By Mitch Abramson
Danny Jacobs, one of the top young middleweights in the sport, is still dealing with the aftereffects of life-saving surgery he had to remove a cancerous tumor in May, and doesn’t expect to fight again until late 2012, he told BoxingScene.com. Against doctor’s wishes, Jacobs is currently training, and even sparred for the first time since March, against the undefeated pros, Shemuel Pagan and Sadam Ali at Ali's gym in Bay Ridge, Brooklyn. Jacobs went eight rounds last Wednesday, acquitting himself nicely.
“I just wanted to see where I’m at,” Jacobs said. “It felt good to get back in there and move around. I knew that my legs weren’t 100%. But the most important thing was to let my hands go and see where I was. I felt good. I know I have a lot of work to do, but I’m ready to start working my way back to where I was.”
Jacobs was diagnosed with osteosarcoma, an aggressive type of cancer that was growing and manifested itself in a quarter-sized tumor that was wrapped around his spine. The tumor damaged his spinal nerves, causing partial paralysis from the waist down. Jacobs was confined to a wheel chair and had to learn to walk again. Rumors swirled through the gyms of New York that Jacobs was dying and would never fight again.
“I just heard that he was probably not going to be able to box anymore and that he was really sick,” said Eddie Gomez, an undefeated junior middleweight from the Bronx, who like Jacobs, is also promoted by Golden Boy Promotions. “It’s sad because he’s a talented boxer that has something going on for himself.”
Jacobs first felt that something was wrong back in April of this year at the New York Golden Gloves finals. Walking through Madison Square Garden, the same tournament he won four times as an amateur, Jacobs said his legs were weak. “I couldn’t control them 100%” he said. “They didn’t feel right.”
An MRI revealed a tumor pinching his spinal nerves, resulting in bilateral paralysis below his naval. A subsequent biopsy showed that the tumor was cancerous. He underwent two procedures to close off the blood supply to the tumor, and then to remove the tumor altogether. At that point, Jacobs underwent radiation treatment and also had to learn to walk again, which he described as one of the hardest things he’s had to do in his young life.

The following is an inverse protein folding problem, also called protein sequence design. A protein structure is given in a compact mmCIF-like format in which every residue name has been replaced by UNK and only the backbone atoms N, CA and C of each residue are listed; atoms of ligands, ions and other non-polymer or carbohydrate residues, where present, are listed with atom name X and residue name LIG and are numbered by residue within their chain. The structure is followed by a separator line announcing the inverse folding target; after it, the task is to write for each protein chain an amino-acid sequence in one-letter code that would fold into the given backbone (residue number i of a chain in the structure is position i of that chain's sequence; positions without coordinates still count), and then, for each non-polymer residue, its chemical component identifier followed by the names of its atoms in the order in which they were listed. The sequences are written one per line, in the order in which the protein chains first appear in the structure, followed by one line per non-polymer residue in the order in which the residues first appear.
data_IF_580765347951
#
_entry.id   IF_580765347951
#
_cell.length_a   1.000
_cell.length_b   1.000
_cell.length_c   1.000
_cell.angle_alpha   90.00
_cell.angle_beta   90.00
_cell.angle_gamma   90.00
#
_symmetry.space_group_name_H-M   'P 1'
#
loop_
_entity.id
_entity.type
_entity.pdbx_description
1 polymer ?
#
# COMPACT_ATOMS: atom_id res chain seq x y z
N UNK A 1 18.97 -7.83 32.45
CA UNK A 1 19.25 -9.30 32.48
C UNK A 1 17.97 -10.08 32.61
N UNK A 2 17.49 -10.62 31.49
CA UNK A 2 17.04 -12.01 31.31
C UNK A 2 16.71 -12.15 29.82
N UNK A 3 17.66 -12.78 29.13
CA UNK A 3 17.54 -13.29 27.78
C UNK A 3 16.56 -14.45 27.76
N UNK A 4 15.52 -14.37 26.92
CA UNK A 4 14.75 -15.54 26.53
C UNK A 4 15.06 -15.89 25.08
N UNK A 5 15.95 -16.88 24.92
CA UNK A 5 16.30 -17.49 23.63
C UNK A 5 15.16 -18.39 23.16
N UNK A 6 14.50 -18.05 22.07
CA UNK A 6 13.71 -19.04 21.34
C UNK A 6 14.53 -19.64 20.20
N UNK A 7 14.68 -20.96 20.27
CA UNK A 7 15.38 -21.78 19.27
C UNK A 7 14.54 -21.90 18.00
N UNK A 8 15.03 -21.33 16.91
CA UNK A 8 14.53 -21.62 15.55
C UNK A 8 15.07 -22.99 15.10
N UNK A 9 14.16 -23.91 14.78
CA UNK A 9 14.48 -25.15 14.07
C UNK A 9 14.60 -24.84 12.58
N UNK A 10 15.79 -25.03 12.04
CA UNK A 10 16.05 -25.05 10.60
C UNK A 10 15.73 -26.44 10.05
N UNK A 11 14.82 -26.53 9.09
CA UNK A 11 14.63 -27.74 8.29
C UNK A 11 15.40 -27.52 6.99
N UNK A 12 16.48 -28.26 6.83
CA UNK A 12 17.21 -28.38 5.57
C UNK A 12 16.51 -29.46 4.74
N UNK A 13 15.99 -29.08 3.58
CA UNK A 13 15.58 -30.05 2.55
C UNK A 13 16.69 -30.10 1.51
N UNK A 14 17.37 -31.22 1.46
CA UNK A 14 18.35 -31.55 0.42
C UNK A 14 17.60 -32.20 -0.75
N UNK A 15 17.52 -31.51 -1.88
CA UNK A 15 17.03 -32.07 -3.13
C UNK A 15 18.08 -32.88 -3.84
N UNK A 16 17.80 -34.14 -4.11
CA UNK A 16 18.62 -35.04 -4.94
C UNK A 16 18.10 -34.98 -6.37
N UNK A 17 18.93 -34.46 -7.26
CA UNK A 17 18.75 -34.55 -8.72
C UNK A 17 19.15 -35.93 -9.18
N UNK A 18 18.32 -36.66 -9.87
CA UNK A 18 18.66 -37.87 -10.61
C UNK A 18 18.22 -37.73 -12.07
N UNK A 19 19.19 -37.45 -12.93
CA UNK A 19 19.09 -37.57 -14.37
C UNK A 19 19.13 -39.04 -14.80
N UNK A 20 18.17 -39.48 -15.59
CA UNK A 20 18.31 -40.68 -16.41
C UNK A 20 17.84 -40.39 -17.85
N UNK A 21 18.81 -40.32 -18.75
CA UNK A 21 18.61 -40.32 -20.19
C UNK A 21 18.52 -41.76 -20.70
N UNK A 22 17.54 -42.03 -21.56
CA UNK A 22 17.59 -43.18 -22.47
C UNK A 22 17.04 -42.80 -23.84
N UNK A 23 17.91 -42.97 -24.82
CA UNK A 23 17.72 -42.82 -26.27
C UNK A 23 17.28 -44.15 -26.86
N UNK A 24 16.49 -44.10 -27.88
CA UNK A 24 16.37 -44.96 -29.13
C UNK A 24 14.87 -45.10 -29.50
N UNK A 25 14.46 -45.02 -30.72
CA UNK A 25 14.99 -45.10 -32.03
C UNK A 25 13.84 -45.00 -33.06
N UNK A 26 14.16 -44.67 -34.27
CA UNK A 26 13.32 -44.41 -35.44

“There were times when I just cried in the hospital because I couldn’t do things myself,” he says. “But I have no regrets. I don’t regret anything. I’m actually grateful that all of this happened to me because it’s going to make me a better person.”
It also made Jacobs, 24, think about life after boxing. To that end, in recent months he opened a barber shop/recording studio in the Brownsville neighborhood he grew up in, and he continues to be a spokesman and distributor for a health food company called “Yor Health.” Jacobs was 20-0 with 17 knockouts when he fought Dmitry Pirog for the vacant WBO middleweight championship on July 31, 2010. But a week before the fight, Jacob's grandmother, Cordelia, who helped raise him, died after a short battle with cancer, and an unfocused Jacobs was stopped in the fifth round by a hard right hand from Pirog. The experience showed him how fleeting fame and fortune can be in boxing.
“At the time of the surgery, it’s like I had nothing going on except boxing,” Jacobs says. “All my marbles were in one basket. I really didn’t know how I was going to take care of myself in this time off. I just started thinking outside the box. I started making different investments. I started putting my money in different places, and really starting to spread, to do different types of things to set myself up for after boxing.”
Jacobs, who last fought in March, knocking out Robert Kliewer in one round, says that doctors have told him the nerve damage in his spine will be fully healed in six to 12 months, and he envisions fighting again in late 2012, perhaps at the first show to kick off the new boxing venture with Golden Boy Promotions at the Barclays Center in Brooklyn, also the future home of the NBA’s Nets. Jacobs actually met with Brett Yormark, CEO of the Barclays Center on Monday at his offices just to talk about his experiences dealing with cancer. Jacobs says he’s cancer free.
“I really envision myself fighting when the stadium in Brooklyn opens,” Jacobs says. “Can you imagine what that would be like, with me having this tremendous story and me coming back to Brooklyn to fight? It would be epic! I get chills just thinking about it. That’s the motivation for me to come back and fight again.”
Richard Schaefer, CEO of Golden Boy, is all for Jacobs returning on that show, and maybe even earlier to knock off the rust. Schaefer says that officials from HBO and Showtime have asked him about Jacobs and when he might return to the ring.
“I believe that when he comes back he’s going to be bigger and better from all the adversity that he’s had to deal with,” Schaefer said. “I’m looking forward to his return.”
Mitch Abramson covers boxing for the New York Daily News and BoxingScene.com.